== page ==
Professions and Professional Organisation in UK Public Services

  • Ian Kirkpatrick
  • Stephen Ackroyd
  • Richard Walker

Abstract

The purpose of this chapter is to describe the main features of professional service organisation that emerged in the UK during the post war era. We argue that the institutions of the state became sites that the professions colonised and gradually developed over much of the last century. This process gathered pace with the founding of the welfare state after the Second World War. Professions occupied public services with different motivations: either, as in the case of medicine, by moving into them somewhat reluctantly; or, as in the case of social services, because they provided the opportunity for significant development of an occupation. In so doing, however, public organisations were thoroughly adapted to the orientations and practices of the professions that colonised them. The result was a particular kind of institutional regime, founded on an ‘organizational settlement’ between professions and the state (Clarke and Newman, 1997). This ‘settlement’ was neither entirely stable nor conflict free. But it did ensure that, within the confines of the welfare state, professional groups were able to secure varying degrees of occupational closure and institutional autonomy (Evetts, 2002; Flynn, 1999). It also reinforced a unique form of ‘custodial’ organisation at local level. As we shall see a key feature of this mode of organising was that — within broad constraints — welfare professions were able to exert considerable de facto control over both the means and (to some extent) ends of service delivery.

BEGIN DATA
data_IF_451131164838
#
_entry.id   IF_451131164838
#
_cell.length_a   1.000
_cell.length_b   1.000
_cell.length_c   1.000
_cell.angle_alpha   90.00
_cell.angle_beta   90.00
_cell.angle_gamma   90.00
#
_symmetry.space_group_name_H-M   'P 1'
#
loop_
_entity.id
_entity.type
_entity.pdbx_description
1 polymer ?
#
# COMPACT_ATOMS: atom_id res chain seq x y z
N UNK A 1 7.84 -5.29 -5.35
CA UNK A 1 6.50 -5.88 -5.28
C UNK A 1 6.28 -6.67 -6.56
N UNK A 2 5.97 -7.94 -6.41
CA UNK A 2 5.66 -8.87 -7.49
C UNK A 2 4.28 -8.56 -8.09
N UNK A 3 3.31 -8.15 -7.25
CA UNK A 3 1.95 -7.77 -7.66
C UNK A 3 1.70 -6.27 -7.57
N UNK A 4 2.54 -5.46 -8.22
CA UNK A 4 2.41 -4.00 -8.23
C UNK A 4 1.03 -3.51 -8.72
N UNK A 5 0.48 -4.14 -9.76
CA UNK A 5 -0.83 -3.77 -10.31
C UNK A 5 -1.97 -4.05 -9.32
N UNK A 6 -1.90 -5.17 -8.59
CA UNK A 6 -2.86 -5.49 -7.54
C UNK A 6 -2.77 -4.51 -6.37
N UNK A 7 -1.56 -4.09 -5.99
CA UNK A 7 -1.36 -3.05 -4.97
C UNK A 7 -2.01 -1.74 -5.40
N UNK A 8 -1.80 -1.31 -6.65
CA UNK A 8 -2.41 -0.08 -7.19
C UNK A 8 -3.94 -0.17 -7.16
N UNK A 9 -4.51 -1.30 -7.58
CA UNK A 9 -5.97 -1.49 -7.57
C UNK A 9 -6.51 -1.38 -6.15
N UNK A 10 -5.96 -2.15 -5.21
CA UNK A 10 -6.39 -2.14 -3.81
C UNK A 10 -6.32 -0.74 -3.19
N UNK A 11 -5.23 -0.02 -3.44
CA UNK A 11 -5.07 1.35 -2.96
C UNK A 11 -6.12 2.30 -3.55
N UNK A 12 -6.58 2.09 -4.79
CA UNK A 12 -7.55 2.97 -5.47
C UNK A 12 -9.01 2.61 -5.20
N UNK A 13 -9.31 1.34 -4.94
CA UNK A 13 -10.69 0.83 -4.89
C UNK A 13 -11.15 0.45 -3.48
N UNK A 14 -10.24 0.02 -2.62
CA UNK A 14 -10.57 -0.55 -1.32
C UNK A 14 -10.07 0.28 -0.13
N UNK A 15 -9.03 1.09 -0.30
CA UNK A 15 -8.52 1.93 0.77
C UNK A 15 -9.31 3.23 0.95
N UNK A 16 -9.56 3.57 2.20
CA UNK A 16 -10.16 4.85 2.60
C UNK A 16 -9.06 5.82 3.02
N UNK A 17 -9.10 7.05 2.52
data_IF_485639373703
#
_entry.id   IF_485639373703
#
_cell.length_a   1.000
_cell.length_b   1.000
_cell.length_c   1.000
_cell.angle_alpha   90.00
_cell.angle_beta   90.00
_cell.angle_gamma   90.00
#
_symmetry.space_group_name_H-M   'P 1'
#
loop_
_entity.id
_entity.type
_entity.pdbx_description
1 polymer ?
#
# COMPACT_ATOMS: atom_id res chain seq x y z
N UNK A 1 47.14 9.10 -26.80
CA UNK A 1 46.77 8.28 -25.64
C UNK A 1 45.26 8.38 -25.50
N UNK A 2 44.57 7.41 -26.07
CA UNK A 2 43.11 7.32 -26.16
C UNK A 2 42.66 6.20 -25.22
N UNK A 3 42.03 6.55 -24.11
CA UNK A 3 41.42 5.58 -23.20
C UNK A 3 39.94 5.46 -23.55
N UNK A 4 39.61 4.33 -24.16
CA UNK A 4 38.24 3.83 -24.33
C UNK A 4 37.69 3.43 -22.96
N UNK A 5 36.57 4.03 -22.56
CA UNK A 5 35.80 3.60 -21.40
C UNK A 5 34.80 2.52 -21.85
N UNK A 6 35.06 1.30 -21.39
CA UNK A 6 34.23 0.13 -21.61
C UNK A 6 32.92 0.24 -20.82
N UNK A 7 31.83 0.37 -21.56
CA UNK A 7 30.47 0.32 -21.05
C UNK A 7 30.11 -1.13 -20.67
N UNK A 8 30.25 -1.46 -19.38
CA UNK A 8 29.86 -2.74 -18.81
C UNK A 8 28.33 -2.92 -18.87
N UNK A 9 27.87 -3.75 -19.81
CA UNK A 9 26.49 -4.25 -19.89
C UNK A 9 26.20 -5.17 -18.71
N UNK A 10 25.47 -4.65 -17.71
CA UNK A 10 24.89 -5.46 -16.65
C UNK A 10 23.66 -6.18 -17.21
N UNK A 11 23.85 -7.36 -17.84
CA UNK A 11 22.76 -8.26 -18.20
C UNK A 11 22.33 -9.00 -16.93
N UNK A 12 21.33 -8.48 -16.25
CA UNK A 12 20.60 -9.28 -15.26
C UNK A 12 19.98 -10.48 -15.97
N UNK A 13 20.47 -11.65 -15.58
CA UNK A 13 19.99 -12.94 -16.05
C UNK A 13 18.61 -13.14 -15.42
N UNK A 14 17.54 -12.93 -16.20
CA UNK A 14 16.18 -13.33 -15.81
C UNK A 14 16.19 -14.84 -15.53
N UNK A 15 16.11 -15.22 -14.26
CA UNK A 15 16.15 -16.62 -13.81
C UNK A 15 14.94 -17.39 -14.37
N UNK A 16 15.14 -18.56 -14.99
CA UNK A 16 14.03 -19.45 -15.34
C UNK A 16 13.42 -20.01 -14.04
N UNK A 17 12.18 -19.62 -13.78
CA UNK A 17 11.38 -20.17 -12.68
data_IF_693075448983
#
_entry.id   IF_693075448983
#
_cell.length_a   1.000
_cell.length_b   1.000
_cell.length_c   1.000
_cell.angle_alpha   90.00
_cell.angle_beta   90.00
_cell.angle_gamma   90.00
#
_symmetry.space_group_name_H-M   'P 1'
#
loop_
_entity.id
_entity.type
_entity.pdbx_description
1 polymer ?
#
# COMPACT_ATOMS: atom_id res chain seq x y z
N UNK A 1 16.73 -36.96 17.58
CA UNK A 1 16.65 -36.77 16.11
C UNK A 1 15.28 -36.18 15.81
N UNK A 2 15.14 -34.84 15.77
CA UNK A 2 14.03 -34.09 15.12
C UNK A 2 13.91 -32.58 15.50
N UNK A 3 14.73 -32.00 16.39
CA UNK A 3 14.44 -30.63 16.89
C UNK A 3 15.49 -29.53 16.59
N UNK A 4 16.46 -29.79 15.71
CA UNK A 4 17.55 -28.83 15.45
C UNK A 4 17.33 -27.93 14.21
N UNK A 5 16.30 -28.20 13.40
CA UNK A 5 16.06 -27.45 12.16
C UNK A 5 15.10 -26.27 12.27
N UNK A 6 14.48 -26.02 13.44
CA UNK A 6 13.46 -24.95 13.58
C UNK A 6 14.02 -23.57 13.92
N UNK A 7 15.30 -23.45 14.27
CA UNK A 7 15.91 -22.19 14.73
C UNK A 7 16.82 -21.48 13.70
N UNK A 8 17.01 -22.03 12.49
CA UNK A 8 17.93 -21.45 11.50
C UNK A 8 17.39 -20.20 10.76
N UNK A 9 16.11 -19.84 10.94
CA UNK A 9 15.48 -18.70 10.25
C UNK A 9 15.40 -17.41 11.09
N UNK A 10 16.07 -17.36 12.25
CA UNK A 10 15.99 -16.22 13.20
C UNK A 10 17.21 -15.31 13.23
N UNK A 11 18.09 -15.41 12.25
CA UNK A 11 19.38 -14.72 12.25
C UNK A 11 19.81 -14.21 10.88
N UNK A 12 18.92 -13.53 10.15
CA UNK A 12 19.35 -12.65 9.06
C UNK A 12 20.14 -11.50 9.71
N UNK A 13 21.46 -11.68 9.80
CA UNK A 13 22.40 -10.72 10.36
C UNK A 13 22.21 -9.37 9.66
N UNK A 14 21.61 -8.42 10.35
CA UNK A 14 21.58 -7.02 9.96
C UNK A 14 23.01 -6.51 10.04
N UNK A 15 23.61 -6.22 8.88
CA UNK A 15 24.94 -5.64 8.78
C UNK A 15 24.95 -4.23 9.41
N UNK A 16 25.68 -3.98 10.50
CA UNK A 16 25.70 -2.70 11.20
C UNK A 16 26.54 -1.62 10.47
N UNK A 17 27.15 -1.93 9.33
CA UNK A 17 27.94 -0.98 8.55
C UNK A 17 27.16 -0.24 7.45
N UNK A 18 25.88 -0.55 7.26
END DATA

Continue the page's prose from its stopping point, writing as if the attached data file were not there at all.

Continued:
Keywords

Europe Income Coherence Pyramid Defend 

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Copyright information

© Ian Kirkpatrick, Stephen Ackroyd and Richard Walker 2005

Authors and Affiliations

  • Ian Kirkpatrick
  • Stephen Ackroyd
  • Richard Walker

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